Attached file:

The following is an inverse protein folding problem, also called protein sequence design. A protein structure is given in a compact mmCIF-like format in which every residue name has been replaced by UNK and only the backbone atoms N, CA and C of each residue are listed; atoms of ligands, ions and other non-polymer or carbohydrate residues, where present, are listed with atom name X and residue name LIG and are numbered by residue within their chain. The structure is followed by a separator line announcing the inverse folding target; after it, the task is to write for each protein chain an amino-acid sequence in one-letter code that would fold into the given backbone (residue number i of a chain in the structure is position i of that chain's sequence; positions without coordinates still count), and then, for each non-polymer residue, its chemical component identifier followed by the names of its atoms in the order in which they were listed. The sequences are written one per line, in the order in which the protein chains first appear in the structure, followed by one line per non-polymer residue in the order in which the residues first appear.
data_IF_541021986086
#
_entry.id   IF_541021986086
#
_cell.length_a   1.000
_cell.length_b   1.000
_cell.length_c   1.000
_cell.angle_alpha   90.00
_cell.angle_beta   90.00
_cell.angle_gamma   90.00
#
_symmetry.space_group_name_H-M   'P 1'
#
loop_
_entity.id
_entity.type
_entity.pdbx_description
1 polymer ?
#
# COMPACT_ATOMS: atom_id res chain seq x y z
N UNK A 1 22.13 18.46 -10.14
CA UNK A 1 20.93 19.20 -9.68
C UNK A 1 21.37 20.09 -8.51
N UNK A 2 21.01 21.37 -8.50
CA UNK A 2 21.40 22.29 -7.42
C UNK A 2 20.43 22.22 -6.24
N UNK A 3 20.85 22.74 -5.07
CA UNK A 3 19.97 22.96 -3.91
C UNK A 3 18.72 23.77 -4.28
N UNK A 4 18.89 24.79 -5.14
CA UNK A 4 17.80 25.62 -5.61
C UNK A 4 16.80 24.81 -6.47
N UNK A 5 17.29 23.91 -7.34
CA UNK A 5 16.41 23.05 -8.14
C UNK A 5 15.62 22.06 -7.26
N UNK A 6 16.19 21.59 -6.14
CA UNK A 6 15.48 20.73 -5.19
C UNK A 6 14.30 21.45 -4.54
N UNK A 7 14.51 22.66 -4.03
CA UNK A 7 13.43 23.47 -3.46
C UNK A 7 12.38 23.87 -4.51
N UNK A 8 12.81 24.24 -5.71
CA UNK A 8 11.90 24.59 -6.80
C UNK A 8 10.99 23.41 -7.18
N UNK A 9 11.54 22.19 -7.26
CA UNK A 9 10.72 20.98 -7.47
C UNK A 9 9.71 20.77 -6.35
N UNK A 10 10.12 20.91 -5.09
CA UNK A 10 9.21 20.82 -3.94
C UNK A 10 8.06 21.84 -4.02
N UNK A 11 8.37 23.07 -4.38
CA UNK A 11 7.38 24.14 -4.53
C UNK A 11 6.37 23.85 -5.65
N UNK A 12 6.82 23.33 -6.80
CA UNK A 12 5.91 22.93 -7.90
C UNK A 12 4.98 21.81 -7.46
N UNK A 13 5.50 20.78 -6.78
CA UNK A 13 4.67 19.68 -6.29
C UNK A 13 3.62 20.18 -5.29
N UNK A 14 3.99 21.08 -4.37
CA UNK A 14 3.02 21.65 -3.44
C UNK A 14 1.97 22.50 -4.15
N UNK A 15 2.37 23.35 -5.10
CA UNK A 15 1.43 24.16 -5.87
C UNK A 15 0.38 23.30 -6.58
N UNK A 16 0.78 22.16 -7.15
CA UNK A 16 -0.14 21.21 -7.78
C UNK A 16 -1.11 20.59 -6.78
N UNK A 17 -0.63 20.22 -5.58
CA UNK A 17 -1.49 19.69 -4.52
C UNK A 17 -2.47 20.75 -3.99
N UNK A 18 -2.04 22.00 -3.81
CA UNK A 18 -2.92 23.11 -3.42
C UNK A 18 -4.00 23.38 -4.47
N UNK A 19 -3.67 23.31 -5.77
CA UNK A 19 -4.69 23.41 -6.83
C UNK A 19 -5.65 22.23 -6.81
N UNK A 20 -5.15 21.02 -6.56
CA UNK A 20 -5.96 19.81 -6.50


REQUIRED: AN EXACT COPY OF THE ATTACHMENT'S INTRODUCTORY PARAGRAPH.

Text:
The following is an inverse protein folding problem, also called protein sequence design. A protein structure is given in a compact mmCIF-like format in which every residue name has been replaced by UNK and only the backbone atoms N, CA and C of each residue are listed; atoms of ligands, ions and other non-polymer or carbohydrate residues, where present, are listed with atom name X and residue name LIG and are numbered by residue within their chain. The structure is followed by a separator line announcing the inverse folding target; after it, the task is to write for each protein chain an amino-acid sequence in one-letter code that would fold into the given backbone (residue number i of a chain in the structure is position i of that chain's sequence; positions without coordinates still count), and then, for each non-polymer residue, its chemical component identifier followed by the names of its atoms in the order in which they were listed. The sequences are written one per line, in the order in which the protein chains first appear in the structure, followed by one line per non-polymer residue in the order in which the residues first appear.